— if one desires to understand the national as distinguished from the
sectional character of the party, he is called upon to go as far back in
history as the Texas struggle and to account, if he can, for the votes of that
The defense of the treaty-method of annexation rested on the fact that
negotiations with a foreign state must be carried on before admission, and also
on the federative nature of the union; the Senate representing the states was
the suitable body to determine whether a foreign state should be admitted to
the privileges of association with the existing members of the union.
Extremists were capable of carrying this doctrine further; Massachusetts
adopted resolutions declaring that she had never delegated the power to admit
into the union states or territories beyond the original territory of the
union; that there was no precedent for the admission of a foreign state, and as
the power was beyond the competence of Congress, an act of admission would not
be binding on the people of Massachusetts.
The southern advocates of annexation, earnest and determined, might have
taken more seriously the warnings of Senator Archer: if Congress had the power
by a majority vote to admit states and to place stipulations and conditions,
might not mere numbers prevail and the malignant spirit of abolitionism have
its way? The power of one more than one-third of the senators to prevent
annexation of a foreign state should be defended and protected by persons or
sections fearing the development of popular power in the union. This position,
we may notice, ought to have been closely adhered to by all persons especially
solicitous for the retention of states' rights; there are at least some grounds
for asserting that the framers of the Constitution, recognizing the sweep of
the treaty-making power, consigned to the Senate participation in
treaty-making, partly because in that body the states, large and small, were
Furthermore, as Texas was a foreign sovereign state, arrangements or
agreement for annexation could be carried on and conclusions reached only by
the governmental authority in the American system charged with the duty of
conducting foreign affairs. On this point Archer was emphatic. If the results
of such negotiations should be the formal consent of both parties to the
annexation of the foreign state, could such an understanding and agreement be
considered less than a treaty? Even if final admission into the union must be a
matter for congressional discretion, must not the terms of agreement with a
foreign state be reached by negotiations and formulated in a treaty?
The arguments in favor of annexation by joint resolution rested, as we
have seen, on the power of Congress to admit new states. That Texas was at the
time a foreign state, and that the resolution for admission stipulated terms,
did not bewilder the advocates of congressional power; the grant of power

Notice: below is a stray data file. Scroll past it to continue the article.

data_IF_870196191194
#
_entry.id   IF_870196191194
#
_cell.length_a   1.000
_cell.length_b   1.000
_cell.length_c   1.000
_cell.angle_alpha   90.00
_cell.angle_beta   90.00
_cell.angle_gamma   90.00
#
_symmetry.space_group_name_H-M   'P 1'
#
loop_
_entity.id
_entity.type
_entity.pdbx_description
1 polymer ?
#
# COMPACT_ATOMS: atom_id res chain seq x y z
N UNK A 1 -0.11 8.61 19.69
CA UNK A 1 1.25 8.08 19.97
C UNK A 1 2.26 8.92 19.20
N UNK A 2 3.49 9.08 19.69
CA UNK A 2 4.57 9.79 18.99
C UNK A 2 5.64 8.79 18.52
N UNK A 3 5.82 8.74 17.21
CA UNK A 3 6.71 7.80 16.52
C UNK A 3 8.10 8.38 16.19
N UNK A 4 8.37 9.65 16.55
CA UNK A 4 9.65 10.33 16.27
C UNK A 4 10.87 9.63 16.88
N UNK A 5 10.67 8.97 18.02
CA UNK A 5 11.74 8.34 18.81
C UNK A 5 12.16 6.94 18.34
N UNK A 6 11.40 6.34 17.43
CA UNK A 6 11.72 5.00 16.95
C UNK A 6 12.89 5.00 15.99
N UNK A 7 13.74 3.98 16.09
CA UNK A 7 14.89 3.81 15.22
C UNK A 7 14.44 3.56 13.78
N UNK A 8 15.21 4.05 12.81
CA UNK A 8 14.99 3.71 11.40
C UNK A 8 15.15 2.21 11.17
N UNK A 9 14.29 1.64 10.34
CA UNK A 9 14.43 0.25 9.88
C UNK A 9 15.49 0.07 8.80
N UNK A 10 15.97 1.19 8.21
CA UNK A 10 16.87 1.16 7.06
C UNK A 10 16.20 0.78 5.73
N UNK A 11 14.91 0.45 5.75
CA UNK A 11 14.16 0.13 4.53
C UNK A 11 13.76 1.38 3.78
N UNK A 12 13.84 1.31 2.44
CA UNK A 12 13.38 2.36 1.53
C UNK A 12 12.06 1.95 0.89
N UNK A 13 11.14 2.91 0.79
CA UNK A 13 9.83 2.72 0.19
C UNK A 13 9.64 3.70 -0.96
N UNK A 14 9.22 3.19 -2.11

involved the right to make all adequate and incidental provisions. In more than
one respect the joint resolution is a curious product. There appears to have
been an idea that the Missouri Compromise line would then or ultimately divide
the land annexed in such a way as to exclude slavery from a considerable
portion. But as a matter of fact no very large portion of the
region, actually annexed, was north of thirty-six thirty. The final paragraphs
of the resolution are the strangest. So anxious were the senators, as the
fourth of March approached, to get through with the whole annexation business,
that they seized upon Walker's amendment with avidity; if the president did not
wish to present to Texas the resolution as an "overture", he might negotiate.
What was or is an "overture"? On its face, the resolution purported to be an
enabling act for the admission of a state. Was an enabling act an "overture"?
But if instead of overturing, the President negotiated, then he might either
submit the results of his labors to the Senate as a treaty or to Congress in
the form of "articles". What precise meaning should be assigned to the term
"articles"? Doubtless no one knew and doubtless no one knows. Whether the
President overtured or treated, Texas was to be admitted — that was the
crux of the matter —; Congress was committed to admission.
Probably never was there a stranger hybrid among resolutions. But Tyler
did not procrastinate. He hurried off a messenger to Texas to attain the
consummation of his long-cherished hopes. Of course Texas was ready to come in.
The terms proposed were accepted, a state constitution was ratified in the
early autumn, and in December (1845) the final resolution admitting the state
was passed by Congress.
The procedure followed in the annexation of Texas did not constitute a
conclusive precedent in favor of annexation of territory by joint resolution.
Over fifty years later (1898) the Hawaiian Islands were annexed by a joint
resolution; but the method of annexing Texas did not constitute
a proper precedent for the annexation of a land and people to be retained as a
possession or in a territorial condition. Congressional authority for
annexation of Texas rested on the constitutional power to admit new states;
Hawaii was not and is not a state.
Upon principle, it appears a reasonable conclusion that Congress, and
not the treaty-making power, has the final authority to bring foreign
territories into full participation in the union. To the present
writer two steps would seem to be necessary: (1) a treaty for annexation (which
ought, if it promises admission into the union, to say, lest the foreign
country misunderstand, that actual admission depends upon Congress) and (2) an
act of Congress for admission.
 See, for example, the speech of W. J. Brown of Indiana in
the House (January 14, 1845). Let the Mexicans discharge one gun, "and Mexico
would soon be stricken from the roll of nntions [sic], and over her
capitol would float the banner of freedom. At the banks of the Del Norte ...
our empire would not cease; but fifty years would not pass before it carried
all of Mexico; and a century would not pass before it might be found ... on the
coast of Patagonia." Congressional Globe, 28 Cong., 2 sess., p. 137.
 The American charge in Texas was charged with suffering
his zeal to go too far. But the statement said to be sent on the President's
authority was not essentially different: that the President "was not
indisposed, as a measure of prudent precaution, and as preliminary to the
proposed negotiation, to concentrate in the Gulf of Mexico, and on the Southern
borders of the United States, a naval and military force to be directed to the
defence of the inhabitants and territory of Texas at a proper time...."